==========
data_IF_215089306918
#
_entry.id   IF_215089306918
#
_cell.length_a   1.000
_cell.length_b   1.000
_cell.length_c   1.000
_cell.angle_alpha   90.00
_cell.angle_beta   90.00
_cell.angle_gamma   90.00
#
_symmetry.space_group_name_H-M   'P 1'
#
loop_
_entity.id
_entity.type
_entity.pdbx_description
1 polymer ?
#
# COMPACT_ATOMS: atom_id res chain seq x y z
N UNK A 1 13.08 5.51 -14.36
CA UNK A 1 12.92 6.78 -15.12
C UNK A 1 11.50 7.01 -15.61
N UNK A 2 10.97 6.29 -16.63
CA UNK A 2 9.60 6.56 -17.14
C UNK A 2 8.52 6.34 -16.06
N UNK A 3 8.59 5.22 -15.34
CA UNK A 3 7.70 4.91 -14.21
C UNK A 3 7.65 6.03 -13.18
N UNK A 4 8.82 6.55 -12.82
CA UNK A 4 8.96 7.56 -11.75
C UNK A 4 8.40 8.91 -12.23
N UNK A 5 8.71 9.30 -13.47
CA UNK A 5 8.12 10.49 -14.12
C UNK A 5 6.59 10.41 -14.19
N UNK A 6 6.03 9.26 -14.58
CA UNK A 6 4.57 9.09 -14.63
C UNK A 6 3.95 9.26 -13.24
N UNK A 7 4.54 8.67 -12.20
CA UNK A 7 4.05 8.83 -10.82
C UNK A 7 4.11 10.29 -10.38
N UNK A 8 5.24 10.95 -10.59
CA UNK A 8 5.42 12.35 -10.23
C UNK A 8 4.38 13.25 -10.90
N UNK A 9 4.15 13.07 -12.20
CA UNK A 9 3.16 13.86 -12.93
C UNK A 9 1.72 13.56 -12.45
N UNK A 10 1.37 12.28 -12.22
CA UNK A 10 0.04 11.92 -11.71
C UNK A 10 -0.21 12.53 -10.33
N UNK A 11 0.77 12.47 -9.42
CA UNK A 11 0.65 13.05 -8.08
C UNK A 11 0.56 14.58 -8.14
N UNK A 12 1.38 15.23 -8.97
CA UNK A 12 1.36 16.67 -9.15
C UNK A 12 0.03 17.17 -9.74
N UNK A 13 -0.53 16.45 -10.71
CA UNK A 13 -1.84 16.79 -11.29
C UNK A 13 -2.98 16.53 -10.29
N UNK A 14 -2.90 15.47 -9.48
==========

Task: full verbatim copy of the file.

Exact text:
data_IF_215089306918
#
_entry.id   IF_215089306918
#
_cell.length_a   1.000
_cell.length_b   1.000
_cell.length_c   1.000
_cell.angle_alpha   90.00
_cell.angle_beta   90.00
_cell.angle_gamma   90.00
#
_symmetry.space_group_name_H-M   'P 1'
#
loop_
_entity.id
_entity.type
_entity.pdbx_description
1 polymer ?
#
# COMPACT_ATOMS: atom_id res chain seq x y z
N UNK A 1 13.08 5.51 -14.36
CA UNK A 1 12.92 6.78 -15.12
C UNK A 1 11.50 7.01 -15.61
N UNK A 2 10.97 6.29 -16.63
CA UNK A 2 9.60 6.56 -17.14
C UNK A 2 8.52 6.34 -16.06
N UNK A 3 8.59 5.22 -15.34
CA UNK A 3 7.70 4.91 -14.21
C UNK A 3 7.65 6.03 -13.18
N UNK A 4 8.82 6.55 -12.82
CA UNK A 4 8.96 7.56 -11.75
C UNK A 4 8.40 8.91 -12.23
N UNK A 5 8.71 9.30 -13.47
CA UNK A 5 8.12 10.49 -14.12
C UNK A 5 6.59 10.41 -14.19
N UNK A 6 6.03 9.26 -14.58
CA UNK A 6 4.57 9.09 -14.63
C UNK A 6 3.95 9.26 -13.24
N UNK A 7 4.54 8.67 -12.20
CA UNK A 7 4.05 8.83 -10.82
C UNK A 7 4.11 10.29 -10.38
N UNK A 8 5.24 10.95 -10.59
CA UNK A 8 5.42 12.35 -10.23
C UNK A 8 4.38 13.25 -10.90
N UNK A 9 4.15 13.07 -12.20
CA UNK A 9 3.16 13.86 -12.93
C UNK A 9 1.72 13.56 -12.45
N UNK A 10 1.37 12.28 -12.22
CA UNK A 10 0.04 11.92 -11.71
C UNK A 10 -0.21 12.53 -10.33
N UNK A 11 0.77 12.47 -9.42
CA UNK A 11 0.65 13.05 -8.08
C UNK A 11 0.56 14.58 -8.14
N UNK A 12 1.38 15.23 -8.97
CA UNK A 12 1.36 16.67 -9.15
C UNK A 12 0.03 17.17 -9.74
N UNK A 13 -0.53 16.45 -10.71
CA UNK A 13 -1.84 16.79 -11.29
C UNK A 13 -2.98 16.53 -10.29
N UNK A 14 -2.90 15.47 -9.48